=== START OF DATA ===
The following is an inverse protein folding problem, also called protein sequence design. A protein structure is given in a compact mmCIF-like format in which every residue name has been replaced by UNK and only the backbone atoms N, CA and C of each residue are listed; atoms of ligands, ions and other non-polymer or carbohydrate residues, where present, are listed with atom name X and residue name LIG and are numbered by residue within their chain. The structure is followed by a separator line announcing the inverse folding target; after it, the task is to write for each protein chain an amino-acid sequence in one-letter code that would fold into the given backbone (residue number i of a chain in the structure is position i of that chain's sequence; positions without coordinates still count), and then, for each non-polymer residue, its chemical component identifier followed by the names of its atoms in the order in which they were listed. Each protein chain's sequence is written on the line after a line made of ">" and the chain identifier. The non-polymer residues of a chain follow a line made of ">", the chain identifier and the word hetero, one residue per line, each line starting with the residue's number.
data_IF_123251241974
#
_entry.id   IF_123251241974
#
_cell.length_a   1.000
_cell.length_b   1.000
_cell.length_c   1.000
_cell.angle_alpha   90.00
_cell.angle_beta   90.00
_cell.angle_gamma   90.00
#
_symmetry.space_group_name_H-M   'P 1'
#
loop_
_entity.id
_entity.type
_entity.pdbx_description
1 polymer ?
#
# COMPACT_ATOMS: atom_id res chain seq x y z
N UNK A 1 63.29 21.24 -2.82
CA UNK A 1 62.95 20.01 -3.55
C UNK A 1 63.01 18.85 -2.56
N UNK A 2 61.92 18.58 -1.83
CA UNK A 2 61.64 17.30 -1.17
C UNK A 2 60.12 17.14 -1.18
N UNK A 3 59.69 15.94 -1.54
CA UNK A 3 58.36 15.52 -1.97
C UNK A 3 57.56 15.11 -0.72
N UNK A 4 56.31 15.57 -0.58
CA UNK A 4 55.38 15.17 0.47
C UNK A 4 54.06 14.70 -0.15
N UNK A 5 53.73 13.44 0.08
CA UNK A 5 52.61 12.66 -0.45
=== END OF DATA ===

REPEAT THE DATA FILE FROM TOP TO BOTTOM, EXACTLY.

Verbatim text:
The following is an inverse protein folding problem, also called protein sequence design. A protein structure is given in a compact mmCIF-like format in which every residue name has been replaced by UNK and only the backbone atoms N, CA and C of each residue are listed; atoms of ligands, ions and other non-polymer or carbohydrate residues, where present, are listed with atom name X and residue name LIG and are numbered by residue within their chain. The structure is followed by a separator line announcing the inverse folding target; after it, the task is to write for each protein chain an amino-acid sequence in one-letter code that would fold into the given backbone (residue number i of a chain in the structure is position i of that chain's sequence; positions without coordinates still count), and then, for each non-polymer residue, its chemical component identifier followed by the names of its atoms in the order in which they were listed. Each protein chain's sequence is written on the line after a line made of ">" and the chain identifier. The non-polymer residues of a chain follow a line made of ">", the chain identifier and the word hetero, one residue per line, each line starting with the residue's number.
data_IF_123251241974
#
_entry.id   IF_123251241974
#
_cell.length_a   1.000
_cell.length_b   1.000
_cell.length_c   1.000
_cell.angle_alpha   90.00
_cell.angle_beta   90.00
_cell.angle_gamma   90.00
#
_symmetry.space_group_name_H-M   'P 1'
#
loop_
_entity.id
_entity.type
_entity.pdbx_description
1 polymer ?
#
# COMPACT_ATOMS: atom_id res chain seq x y z
N UNK A 1 63.29 21.24 -2.82
CA UNK A 1 62.95 20.01 -3.55
C UNK A 1 63.01 18.85 -2.56
N UNK A 2 61.92 18.58 -1.83
CA UNK A 2 61.64 17.30 -1.17
C UNK A 2 60.12 17.14 -1.18
N UNK A 3 59.69 15.94 -1.54
CA UNK A 3 58.36 15.52 -1.97
C UNK A 3 57.56 15.11 -0.72
N UNK A 4 56.31 15.57 -0.58
CA UNK A 4 55.38 15.17 0.47
C UNK A 4 54.06 14.70 -0.15
N UNK A 5 53.73 13.44 0.08
CA UNK A 5 52.61 12.66 -0.45